But first, I want to shine some light on a few people who have made everything feel worthwhile.

Say hello to Kirk Jones.

Kirk is a writer, a teacher, a family man.

His first book, Uncle Sam’s Carnival of Copulating Inanimals, came out in 2010, as part of the 2010/11 New Bizarro Author Series. It’s a bizarre carnival romp peddling objectophilia to the masses.

One thing I love about the NBAS is seeing what the authors follow up with. Kirk took his time, but this year, his second book, Journey to Abortosphere, came out through Rooster Republic Press.

In this book, Kirk returns to objectophilia, but this time the objects aren’t animated circus furniture. The objects are just objects. And the objectophile is the main character. He’s in love with certain things. It’s this kind of quirky charm which brings the story together. Journey to Abortosphere is a fantastic follow up to his debut, and from what I’ve seen of Kirk’s work and his future plans, he’s on his way up. Abortosphere was strange and unique in all the right ways, and the weird sexual obsessions and buttholes and giant iron fetus and time travelling battleship are integrated into the story without coming off as obscene gags existing only to shock. He’s a better writer than that.

I was fortunate enough to have Kirk blurb my own book, and for that, he is my first honorary milkman.

“In Day of the Milkman, Cartledge continues to show us his depth and gives us a new glimpse into the breadth of his creative potential. Day of the Milkman doesn’t coast in on the latest cream-coated indy formula for success. This work isn’t a skim derivation of bizarro from preceding works in the genre. In this book, Cartledge carves his own path, rising above the ranks with vivid description, milk-laden metaphor, and high-quality storytelling.”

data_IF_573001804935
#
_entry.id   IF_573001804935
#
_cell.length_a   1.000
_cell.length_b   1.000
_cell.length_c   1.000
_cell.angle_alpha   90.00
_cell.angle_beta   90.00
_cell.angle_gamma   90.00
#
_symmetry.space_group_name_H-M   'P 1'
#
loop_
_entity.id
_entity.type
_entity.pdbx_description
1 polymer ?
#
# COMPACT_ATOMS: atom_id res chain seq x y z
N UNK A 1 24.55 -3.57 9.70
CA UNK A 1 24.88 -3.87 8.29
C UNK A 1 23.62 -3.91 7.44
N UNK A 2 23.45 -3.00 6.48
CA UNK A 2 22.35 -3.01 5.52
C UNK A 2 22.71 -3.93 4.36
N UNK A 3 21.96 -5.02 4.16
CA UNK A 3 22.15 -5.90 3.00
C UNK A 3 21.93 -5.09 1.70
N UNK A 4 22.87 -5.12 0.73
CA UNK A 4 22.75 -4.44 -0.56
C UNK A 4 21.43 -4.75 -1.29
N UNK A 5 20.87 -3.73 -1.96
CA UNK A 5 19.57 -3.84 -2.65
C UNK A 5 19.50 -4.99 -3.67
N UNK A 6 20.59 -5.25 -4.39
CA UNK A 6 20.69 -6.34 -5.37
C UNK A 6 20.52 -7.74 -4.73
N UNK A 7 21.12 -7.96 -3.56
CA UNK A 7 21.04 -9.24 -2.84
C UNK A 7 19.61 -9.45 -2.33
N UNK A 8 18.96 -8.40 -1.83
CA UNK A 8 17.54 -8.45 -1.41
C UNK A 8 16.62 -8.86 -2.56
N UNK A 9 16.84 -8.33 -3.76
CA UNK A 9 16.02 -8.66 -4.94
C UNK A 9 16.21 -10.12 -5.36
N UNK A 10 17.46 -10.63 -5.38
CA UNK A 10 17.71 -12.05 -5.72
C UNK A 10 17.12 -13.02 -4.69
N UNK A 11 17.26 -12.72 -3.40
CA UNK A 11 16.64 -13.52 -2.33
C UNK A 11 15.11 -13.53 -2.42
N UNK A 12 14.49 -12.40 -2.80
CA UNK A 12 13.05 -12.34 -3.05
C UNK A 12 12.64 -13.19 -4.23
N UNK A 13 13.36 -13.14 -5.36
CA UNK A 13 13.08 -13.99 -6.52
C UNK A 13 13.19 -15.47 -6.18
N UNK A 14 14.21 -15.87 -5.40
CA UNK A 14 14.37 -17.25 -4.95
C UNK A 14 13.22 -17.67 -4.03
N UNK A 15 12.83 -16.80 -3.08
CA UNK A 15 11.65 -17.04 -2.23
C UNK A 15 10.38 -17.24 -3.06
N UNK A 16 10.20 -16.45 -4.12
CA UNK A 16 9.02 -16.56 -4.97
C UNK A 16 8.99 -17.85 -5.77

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Best reads of 2012

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I read a fair bit in 2012. Mostly manga. Some of it was really trashy manga I bought for one dollar or two dollars, or something ridiculous like that. But I also read some awesome manga. Some of my all-time favourites: Nausicaa of the Valley of the Wind, Fullmetal Alchemist, Biomega. Tekkon Kinkreet and Claymore also rank pretty high.

But as far as novels go, I didn’t read quite as much as I’d have liked. I’m always overwhelmed by the things I want to read, and I wish I could have read more of a wide selection from what books were actually published in 2012. So this list is just the books I read last year, regardless of when they were published. Most of them came out within the last couple of years though. And partially because I’m feeling lazy right now, and partially because I think it’s better to form your own opinions of these books, I won’t tell you what I think of them. Instead, I’ll just include their descriptions. In no particular order:

A Town Called Suckhole, by David W. Barbee

Far into the future, in the nuclear bowels of post-apocalyptic Dixie, there is a town. A town of derelict mobile homes, ancient junk, and mutant wildlife. A town of slack jawed rednecks who bask in the splendors of moonshine and mud boggin’. A town dedicated to the bloody and demented legacy of the Old South.

A TOWN CALLED SUCKHOLE
But all is not well for the last remnant of hillbilly society. Suckhole’s annual “Hell-Yeah Heritage Jamboree” is suddenly threatened by a string of gruesome murders. The town’s sheriff, an illiterate yokel with a cleft pallet, is at his extremely limited wit’s end, and he knows there is only one man smart enough to solve the mystery: Dexter Spikes, a monstrous missing link between swamp and man brought to life by natural evolution. He lives in the swamps alone, shunned by the simple townsfolk of Suckhole who don’t believe in the wicked sciencery of his existence. If Dexter takes the sheriff’s case, he’ll have to face the undead culprits behind the murders, who are determined to bring about the next apocalypse. If he refuses the job, the town will be doomed to a vicious slaughter.